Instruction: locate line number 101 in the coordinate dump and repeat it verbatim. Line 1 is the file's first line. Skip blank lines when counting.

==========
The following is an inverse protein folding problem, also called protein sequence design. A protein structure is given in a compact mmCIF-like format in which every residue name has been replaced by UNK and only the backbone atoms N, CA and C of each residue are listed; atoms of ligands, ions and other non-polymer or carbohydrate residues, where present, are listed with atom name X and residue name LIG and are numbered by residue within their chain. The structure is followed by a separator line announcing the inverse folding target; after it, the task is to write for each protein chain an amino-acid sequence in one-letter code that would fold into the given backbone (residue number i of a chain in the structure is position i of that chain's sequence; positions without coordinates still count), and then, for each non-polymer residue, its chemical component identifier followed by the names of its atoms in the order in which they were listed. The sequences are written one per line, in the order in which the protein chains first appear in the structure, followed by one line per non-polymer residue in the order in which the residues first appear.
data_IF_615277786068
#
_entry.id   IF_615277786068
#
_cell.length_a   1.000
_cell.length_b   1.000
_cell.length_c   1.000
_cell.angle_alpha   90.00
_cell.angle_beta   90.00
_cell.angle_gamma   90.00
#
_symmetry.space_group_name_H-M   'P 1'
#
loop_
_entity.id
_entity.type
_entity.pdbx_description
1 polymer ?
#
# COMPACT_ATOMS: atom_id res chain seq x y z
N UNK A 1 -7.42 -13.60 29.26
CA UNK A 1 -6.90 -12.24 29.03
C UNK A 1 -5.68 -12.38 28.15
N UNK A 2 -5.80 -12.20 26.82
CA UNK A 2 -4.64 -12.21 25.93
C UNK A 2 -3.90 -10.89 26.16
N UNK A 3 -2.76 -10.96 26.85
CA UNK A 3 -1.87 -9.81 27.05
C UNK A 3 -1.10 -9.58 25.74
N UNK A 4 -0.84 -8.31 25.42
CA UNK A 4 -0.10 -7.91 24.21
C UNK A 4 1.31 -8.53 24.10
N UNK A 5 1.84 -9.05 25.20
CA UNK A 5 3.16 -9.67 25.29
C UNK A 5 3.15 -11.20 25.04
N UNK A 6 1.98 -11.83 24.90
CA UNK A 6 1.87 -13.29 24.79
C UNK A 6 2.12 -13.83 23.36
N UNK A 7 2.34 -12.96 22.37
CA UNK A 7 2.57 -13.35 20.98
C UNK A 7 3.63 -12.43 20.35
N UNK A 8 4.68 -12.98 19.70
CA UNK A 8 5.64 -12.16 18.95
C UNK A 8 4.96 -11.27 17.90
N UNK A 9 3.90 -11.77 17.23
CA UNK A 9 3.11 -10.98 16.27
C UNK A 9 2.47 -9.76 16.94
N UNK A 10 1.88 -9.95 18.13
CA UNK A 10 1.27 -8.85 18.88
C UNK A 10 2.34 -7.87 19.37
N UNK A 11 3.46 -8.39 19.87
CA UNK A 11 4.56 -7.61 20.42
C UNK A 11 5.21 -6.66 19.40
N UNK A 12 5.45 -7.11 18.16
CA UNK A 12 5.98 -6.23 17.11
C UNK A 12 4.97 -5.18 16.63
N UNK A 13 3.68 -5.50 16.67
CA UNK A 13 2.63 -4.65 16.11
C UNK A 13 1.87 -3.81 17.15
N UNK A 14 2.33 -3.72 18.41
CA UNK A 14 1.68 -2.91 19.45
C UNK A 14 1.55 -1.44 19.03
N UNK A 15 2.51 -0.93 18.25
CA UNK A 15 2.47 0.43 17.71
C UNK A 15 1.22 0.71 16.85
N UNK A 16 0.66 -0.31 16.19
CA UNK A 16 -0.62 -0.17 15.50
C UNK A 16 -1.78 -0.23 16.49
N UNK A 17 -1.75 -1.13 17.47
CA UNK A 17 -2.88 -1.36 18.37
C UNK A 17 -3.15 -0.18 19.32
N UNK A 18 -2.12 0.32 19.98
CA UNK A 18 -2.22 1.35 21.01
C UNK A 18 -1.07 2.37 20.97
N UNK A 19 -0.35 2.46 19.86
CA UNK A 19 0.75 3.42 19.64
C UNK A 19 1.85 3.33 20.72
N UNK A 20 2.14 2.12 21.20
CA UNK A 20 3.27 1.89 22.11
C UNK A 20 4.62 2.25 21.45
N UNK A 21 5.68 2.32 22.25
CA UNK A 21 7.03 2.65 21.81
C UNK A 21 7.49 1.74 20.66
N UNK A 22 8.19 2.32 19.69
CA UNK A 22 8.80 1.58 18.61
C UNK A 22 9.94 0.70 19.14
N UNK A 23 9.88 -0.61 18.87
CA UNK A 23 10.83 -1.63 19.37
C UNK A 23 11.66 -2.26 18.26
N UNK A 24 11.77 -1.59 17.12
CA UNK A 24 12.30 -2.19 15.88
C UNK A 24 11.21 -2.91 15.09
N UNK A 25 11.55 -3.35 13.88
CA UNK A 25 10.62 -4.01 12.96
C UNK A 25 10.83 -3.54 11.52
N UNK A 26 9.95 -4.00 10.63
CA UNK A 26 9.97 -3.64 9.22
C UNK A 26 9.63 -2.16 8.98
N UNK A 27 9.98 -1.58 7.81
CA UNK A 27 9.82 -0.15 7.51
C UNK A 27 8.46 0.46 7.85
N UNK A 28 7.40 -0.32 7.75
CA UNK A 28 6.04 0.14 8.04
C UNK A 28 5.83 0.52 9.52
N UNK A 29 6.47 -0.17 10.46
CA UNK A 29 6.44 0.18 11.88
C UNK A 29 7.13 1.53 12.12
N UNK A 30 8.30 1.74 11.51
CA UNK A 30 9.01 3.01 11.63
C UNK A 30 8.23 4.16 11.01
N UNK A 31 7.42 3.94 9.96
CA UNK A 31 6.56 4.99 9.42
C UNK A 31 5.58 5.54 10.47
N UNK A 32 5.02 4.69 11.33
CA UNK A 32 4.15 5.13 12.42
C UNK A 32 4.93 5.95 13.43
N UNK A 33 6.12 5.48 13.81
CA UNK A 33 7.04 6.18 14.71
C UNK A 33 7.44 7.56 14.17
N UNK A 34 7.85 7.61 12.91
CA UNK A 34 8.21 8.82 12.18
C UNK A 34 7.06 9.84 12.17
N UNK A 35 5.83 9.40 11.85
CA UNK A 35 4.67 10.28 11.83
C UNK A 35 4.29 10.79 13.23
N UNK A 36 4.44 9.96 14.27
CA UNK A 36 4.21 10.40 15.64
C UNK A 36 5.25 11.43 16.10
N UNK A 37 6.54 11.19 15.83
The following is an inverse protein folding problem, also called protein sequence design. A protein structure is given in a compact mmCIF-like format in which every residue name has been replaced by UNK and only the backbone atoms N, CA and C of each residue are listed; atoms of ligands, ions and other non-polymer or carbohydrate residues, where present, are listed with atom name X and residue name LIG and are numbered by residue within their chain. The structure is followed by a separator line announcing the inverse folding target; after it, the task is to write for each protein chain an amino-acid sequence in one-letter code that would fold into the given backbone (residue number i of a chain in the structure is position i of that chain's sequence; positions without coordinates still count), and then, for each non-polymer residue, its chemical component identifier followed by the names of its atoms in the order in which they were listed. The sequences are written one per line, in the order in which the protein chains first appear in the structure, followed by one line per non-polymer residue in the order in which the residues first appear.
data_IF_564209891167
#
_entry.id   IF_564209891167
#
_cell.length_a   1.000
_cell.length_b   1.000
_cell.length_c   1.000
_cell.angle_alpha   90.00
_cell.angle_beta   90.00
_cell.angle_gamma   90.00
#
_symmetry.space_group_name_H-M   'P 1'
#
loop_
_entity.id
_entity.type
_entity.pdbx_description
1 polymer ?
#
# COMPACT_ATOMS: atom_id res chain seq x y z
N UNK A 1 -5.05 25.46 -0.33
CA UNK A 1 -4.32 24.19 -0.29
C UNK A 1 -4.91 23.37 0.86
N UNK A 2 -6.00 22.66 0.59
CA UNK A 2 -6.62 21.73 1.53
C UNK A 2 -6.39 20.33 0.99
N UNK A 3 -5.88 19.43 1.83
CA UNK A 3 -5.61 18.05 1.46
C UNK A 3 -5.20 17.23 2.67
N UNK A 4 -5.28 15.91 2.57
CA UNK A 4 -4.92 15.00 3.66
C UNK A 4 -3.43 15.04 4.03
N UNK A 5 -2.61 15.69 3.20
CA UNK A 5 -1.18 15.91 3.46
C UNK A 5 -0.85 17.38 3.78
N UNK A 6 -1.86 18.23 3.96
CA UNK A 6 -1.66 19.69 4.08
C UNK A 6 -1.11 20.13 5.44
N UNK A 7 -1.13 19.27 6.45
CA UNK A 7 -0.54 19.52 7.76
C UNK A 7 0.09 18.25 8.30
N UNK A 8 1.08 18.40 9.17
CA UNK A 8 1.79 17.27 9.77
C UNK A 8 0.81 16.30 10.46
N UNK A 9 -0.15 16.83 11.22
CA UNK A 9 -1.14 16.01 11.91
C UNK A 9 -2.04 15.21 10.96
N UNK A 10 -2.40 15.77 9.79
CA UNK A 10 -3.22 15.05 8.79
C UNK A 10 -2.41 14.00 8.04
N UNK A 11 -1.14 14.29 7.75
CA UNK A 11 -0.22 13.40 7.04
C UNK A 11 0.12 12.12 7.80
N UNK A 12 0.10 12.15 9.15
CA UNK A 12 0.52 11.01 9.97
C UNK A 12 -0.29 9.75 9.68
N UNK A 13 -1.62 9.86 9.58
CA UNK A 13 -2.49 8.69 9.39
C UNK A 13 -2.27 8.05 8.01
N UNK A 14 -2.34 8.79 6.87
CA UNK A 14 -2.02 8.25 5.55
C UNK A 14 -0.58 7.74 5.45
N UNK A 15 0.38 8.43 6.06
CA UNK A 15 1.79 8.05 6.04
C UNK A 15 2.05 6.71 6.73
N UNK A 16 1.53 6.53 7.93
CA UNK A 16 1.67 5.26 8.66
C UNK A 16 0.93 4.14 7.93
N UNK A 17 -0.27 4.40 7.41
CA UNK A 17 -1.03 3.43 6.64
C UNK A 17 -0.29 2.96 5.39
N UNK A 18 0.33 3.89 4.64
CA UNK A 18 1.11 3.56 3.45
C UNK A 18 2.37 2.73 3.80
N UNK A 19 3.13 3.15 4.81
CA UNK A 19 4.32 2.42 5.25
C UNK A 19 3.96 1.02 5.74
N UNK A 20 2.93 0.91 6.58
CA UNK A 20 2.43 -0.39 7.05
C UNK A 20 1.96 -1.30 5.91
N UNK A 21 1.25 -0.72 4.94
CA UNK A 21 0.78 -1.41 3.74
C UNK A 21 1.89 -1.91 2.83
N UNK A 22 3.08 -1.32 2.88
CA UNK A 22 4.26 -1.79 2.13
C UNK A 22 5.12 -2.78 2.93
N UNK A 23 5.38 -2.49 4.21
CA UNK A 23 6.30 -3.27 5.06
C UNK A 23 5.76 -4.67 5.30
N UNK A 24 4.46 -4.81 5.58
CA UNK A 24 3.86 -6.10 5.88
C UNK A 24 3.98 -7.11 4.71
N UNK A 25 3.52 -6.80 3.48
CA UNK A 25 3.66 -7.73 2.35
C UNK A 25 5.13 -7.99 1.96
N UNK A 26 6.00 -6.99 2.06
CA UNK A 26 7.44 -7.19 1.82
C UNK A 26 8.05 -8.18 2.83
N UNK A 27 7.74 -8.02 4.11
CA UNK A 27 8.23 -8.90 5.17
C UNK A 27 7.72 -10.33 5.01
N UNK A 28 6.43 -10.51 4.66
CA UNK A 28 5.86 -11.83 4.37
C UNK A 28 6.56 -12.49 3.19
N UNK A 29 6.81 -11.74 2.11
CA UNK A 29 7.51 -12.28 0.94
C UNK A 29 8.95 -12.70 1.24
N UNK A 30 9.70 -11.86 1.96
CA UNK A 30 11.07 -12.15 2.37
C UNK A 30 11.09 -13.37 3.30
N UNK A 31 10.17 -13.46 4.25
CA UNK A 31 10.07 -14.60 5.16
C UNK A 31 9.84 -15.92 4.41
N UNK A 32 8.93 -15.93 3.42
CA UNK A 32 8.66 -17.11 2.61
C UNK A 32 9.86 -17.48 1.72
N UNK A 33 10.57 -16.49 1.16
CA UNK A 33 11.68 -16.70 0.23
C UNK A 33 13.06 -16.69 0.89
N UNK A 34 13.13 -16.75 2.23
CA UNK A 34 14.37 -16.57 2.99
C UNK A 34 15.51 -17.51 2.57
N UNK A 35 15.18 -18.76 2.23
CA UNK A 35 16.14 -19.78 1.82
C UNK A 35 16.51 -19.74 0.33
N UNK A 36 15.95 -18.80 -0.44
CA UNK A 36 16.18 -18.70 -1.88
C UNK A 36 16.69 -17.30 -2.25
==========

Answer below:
CA UNK A 27 9.82 -0.15 7.51